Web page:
Organizational Culture

 

You can’t sell it outside if you can’t sell it inside
–Stan Slap

Part 1, of this blog post was centered on the organizational behavior towards high performers that makes them want to stay on – mostly the reactive stuff. In this post, I explore the culture and values that are magnetic draws for talent. This is about what organizations can do proactively to  build an environment that attracts and retains the stars.

So what is the culture that you need to build in your organization to ensure that the high performers make a bee line for your doors and once in there, simply don’t want to leave?  Continue Reading

Talent Magnet

 

A great person attracts great people and knows how to hold them together
–Johann Wolfgang Von Goethe

HR professionals recognize that paying a high performing employee a decent salary in itself does not guarantee retention. Today’s manager also knows that employee turnover is a huge cost to businesses.

Some organizations and leaders seem to have just got it right. What do they do to retain their talent? In an attempt to discover this, I interviewed several high performers and employers. Using the power of stories over statistics, narrative over numbers, and strengths over deficits, I found that talent retention elegantly divides itself into 2 themes – (1) how organizations treat their employees and (2) the environment they create for them to flourish. In part 1 of this article we look at the first theme.

In all my interviews, it was apparent that remuneration was a very minor reason, if at all, for staying on. So how do you get your high performers to stay longer? How do you become a … TALENT MAGNET? Continue Reading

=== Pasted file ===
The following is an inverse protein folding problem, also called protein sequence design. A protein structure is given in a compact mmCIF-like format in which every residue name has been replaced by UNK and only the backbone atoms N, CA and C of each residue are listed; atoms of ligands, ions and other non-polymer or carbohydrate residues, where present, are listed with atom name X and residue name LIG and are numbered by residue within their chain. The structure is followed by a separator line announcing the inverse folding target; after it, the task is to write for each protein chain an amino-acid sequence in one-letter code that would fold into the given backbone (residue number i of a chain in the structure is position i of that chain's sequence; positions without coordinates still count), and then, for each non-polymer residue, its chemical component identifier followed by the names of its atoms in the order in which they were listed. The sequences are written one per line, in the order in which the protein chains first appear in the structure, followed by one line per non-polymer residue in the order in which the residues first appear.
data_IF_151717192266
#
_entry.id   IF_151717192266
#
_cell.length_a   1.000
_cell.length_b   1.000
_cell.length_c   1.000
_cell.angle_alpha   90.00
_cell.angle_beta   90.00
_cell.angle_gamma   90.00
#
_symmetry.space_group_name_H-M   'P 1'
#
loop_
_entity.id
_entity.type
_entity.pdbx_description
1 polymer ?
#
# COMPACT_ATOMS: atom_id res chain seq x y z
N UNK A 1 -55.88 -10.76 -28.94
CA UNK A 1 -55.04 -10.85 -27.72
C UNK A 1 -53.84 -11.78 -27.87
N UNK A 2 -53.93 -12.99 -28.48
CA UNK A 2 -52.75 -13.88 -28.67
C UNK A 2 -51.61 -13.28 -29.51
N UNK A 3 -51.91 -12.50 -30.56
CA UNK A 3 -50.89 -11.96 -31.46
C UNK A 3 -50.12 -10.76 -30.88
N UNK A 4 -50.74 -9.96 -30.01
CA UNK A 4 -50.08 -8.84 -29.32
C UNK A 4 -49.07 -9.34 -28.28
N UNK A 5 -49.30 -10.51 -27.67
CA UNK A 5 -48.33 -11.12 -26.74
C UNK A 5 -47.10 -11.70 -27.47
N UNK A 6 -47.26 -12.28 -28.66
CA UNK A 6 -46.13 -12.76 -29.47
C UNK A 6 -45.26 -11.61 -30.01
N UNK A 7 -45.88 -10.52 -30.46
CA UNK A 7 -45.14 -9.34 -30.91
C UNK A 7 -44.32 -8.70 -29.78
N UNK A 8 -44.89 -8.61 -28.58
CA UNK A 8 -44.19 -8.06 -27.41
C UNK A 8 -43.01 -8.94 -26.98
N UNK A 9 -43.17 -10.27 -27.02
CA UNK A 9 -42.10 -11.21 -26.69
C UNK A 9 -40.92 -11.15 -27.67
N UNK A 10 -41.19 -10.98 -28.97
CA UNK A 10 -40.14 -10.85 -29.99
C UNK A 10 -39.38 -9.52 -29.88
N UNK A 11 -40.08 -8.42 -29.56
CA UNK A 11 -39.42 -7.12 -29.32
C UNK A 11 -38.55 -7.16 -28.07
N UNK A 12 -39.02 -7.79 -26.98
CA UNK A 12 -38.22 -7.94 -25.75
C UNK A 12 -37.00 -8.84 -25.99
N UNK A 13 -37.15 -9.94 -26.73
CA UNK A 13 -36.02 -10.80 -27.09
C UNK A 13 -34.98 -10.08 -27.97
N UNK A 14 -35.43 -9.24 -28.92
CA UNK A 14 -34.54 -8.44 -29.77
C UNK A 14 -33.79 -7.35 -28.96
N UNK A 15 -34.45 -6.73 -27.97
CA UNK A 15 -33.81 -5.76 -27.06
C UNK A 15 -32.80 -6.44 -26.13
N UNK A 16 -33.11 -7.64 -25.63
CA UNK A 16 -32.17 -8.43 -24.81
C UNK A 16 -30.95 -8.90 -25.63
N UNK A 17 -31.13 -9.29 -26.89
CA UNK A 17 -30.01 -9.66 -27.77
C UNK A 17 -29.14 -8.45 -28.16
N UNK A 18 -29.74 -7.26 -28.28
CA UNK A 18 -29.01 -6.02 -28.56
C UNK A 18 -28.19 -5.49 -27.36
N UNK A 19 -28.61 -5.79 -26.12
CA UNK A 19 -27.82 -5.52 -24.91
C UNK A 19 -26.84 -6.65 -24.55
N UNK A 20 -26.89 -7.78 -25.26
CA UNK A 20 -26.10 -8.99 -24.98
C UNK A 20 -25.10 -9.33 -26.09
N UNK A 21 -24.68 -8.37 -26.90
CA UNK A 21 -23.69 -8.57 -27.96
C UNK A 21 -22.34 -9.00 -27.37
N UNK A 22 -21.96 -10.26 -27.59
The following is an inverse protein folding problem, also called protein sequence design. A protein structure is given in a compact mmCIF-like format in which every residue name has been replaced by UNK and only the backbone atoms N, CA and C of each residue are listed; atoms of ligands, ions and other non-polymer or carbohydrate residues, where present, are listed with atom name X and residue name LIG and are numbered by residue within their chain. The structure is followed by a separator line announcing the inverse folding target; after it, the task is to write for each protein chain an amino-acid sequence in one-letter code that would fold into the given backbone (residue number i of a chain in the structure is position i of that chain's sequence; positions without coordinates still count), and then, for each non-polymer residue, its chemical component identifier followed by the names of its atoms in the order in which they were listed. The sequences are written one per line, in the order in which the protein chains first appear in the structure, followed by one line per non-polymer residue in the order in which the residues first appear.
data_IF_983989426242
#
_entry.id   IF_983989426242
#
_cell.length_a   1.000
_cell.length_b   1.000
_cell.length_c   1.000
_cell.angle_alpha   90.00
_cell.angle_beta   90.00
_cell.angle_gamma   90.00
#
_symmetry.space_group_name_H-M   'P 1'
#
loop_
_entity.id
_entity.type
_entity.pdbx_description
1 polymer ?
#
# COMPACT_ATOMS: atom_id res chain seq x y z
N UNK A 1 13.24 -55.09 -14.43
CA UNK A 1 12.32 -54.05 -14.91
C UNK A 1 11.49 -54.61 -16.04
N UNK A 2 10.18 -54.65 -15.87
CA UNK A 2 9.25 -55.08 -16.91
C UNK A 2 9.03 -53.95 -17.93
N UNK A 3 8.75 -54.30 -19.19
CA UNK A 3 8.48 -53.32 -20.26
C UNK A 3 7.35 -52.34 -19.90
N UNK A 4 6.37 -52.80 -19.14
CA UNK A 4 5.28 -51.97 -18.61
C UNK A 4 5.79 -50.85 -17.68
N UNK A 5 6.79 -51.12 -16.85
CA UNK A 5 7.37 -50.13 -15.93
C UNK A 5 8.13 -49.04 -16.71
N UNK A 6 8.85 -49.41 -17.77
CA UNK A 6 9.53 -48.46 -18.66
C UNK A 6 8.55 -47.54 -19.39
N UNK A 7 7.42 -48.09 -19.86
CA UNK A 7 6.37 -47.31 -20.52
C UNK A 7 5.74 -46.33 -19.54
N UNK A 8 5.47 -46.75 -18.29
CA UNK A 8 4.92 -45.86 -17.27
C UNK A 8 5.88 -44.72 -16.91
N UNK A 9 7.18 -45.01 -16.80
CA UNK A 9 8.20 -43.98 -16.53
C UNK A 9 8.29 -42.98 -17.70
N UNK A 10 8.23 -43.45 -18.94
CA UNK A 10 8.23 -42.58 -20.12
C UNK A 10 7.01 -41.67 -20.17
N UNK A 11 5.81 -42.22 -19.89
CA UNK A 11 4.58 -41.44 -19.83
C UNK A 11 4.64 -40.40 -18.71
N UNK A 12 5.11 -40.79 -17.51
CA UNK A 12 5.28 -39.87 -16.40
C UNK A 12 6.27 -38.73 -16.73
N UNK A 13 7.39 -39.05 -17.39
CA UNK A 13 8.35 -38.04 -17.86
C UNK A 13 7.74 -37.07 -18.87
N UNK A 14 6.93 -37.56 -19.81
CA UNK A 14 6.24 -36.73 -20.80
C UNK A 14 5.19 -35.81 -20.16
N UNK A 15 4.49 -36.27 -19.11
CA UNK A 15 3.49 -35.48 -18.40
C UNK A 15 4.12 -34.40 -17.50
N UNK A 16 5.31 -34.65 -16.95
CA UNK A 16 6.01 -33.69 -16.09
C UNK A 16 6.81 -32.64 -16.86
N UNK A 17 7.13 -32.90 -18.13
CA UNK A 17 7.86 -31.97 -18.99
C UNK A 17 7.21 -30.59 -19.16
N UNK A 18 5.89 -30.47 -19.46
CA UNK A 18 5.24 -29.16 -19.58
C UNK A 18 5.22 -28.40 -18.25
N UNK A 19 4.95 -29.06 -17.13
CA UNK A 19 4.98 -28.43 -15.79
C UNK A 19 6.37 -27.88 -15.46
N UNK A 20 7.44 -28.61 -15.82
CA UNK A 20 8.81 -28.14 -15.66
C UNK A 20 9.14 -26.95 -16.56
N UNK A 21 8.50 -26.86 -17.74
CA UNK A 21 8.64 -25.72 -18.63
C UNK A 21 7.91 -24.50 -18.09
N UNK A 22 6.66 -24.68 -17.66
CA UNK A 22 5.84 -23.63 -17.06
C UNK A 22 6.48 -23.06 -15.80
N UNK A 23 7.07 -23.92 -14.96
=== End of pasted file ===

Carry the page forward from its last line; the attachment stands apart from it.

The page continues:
Leadership

 

“There go the people. I must follow them for I am their leader.”
– Alexandre Ledru-Rollin

The quintessential leaders of yesterday were like stars in the sky. They were luminous, had the ability to see far beyond their followers, and knew better simply by virtue of their being above the rest. They lit the path for the fortunate generations into which they had been born. In the last couple of millennia, these “stars” are exemplified by Jesus, Mohammed, and Buddha from the early times, and more recently by Gandhi, Mother Teresa, Lee Kuan Yew, Nelson Mandela and Martin Luther King – all leaders who left legacies for future generations.

True, they were undoubtedly people with great integrity, compassion and with a genuine desire to create better lives for the people they led. Yet it cannot be denied that, by and large, they were strong-minded individuals who typified the forceful, non-collaborative style of leadership and led their flocks firmly through difficult and challenging times, to achieve great and unprecedented success. It was the call of the times – nations and communities were being built; Men and women of this caliber were essential to make it happen.

Then along came the millenials! Continue Reading

Socrates Learning Change

 

“If you do a good job of defining your core values with behaviors, you can hire to it, promote to it, evaluate to it, reward to it, and fire to it.
–JetBlue Airlines

 The dictionary definition of values is: